Ramblers set off on the 1932 mass trespass

Ramblers set off on the 1932 mass trespass

Ramblers will gather tomorrow to keep alive the spirit of pioneers of access to the countryside.

It is 81 years since a group of walkers took to the Peak District’s highest hill and ended up battling the Duke of Devonshire’s gamekeepers in what became known as the Kinder Scout Mass Trespass.

The Ramblers’ president Kate Ashbrook, herself a tenacious advocate for countryside access, will address a meeting in the Peak District to mark the trailblazing Benny Rothman and his followers, who were jailed for their part in the action.

A spokesperson for the walkers’ charity said: “In April 1932, much of the countryside in England and Wales was closed off to the public and hundreds of people risked imprisonment to walk up Kinder Scout as part of a mass trespass to open up the countryside.

“This Saturday the historic event will be remembered in a Spirit of Kinder day, celebrating how much has been achieved and how the spirit to ensure all people can access the countryside lives on.”

Ms Ashbrook will join organisers of the event at New Mills Town Hall. The Ramblers said their president will show how the trespassers’ spirit lives on in the Ramblers work to open up the coast as part of its One Coast for All campaign, increase access to forests and protect and improve the country’s network of paths.

Kate Ashbrook said: “The mass trespass on Kinder Scout was a crucial catalyst in the campaign for greater freedom.

Kate Ashbrook: 'crucial catalyst for freedom'. Photo: Andrew McCloy

Kate Ashbrook: 'crucial catalyst for freedom'. Photo: Andrew McCloy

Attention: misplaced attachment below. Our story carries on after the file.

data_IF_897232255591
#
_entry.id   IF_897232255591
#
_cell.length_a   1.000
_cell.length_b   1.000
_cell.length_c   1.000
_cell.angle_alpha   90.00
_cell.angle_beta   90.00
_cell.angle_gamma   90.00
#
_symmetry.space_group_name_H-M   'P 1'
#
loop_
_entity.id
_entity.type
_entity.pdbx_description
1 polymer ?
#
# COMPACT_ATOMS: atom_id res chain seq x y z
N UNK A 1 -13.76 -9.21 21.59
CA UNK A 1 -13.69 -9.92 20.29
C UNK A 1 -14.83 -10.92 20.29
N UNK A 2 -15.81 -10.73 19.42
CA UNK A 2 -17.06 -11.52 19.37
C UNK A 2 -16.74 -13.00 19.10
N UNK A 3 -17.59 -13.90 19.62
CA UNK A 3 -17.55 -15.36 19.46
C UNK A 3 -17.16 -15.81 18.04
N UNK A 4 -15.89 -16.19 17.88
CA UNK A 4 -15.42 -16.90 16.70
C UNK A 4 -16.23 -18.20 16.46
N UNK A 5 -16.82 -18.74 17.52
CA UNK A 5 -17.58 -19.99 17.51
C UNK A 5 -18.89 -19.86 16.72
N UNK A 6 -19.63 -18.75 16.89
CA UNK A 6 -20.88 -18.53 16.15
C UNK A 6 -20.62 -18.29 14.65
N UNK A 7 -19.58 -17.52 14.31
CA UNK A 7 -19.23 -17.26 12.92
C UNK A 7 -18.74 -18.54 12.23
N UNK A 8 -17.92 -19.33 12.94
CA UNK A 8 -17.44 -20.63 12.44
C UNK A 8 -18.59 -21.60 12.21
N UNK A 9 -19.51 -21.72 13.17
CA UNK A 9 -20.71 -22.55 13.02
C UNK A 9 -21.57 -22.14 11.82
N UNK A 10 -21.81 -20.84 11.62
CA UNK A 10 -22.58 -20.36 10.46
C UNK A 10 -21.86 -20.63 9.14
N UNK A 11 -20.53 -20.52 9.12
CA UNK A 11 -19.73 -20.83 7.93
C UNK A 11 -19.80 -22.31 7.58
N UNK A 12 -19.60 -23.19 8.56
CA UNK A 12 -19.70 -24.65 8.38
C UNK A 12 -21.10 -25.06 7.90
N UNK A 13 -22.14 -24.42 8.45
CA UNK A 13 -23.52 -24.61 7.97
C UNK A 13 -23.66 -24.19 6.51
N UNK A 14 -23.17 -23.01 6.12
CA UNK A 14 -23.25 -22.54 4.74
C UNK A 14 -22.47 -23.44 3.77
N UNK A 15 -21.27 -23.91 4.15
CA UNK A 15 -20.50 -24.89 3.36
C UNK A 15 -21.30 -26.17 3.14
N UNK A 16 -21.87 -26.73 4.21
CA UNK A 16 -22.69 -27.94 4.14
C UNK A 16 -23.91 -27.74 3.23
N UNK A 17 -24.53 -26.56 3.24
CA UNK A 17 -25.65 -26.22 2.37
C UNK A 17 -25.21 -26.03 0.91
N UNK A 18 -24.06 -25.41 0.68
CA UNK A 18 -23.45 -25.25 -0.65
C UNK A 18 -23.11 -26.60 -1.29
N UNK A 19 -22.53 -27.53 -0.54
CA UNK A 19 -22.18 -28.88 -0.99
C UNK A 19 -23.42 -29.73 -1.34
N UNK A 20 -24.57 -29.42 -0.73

“Now we can walk legally over swathes of our countryside. Since the Kinder trespass we’ve helped to create national parks, a properly recorded network of public paths and national trails across the country, but the journey the trespassers started is not over yet.

“The threats to our countryside and our access to it continue to come thick and fast.

“The trespassers’ spirit to open up the countryside must be kept alive so that future generations can enjoy access to our rugged mountains and rolling hills, our rivers and our forests.

“Across the country Ramblers volunteers work tirelessly in this vein, clearing paths and working to protect and improve access to the countryside for all to enjoy.

“This weekend we remember the brave Kinder trespassers who blazed the trail to freedom to roam and the many people who have followed in their footsteps, striving to open up the countryside.”

The occasion will also mark the launch of a Friends of Kinder Trespass organisation by the Kinder Visitor Centre Group, of Hayfield, which has long-term plans for a trespass visitor centre in Hayfield.

Keith Warrender, publisher of The Battle for Kinder Scout, will give an illustrated talk on the history of the trespass and Jon Stewart, manager of the National Trust’s Peak District estate which includes Kinder Scout, will reflect on the Trust’s 30 years of ownership of the mountain.

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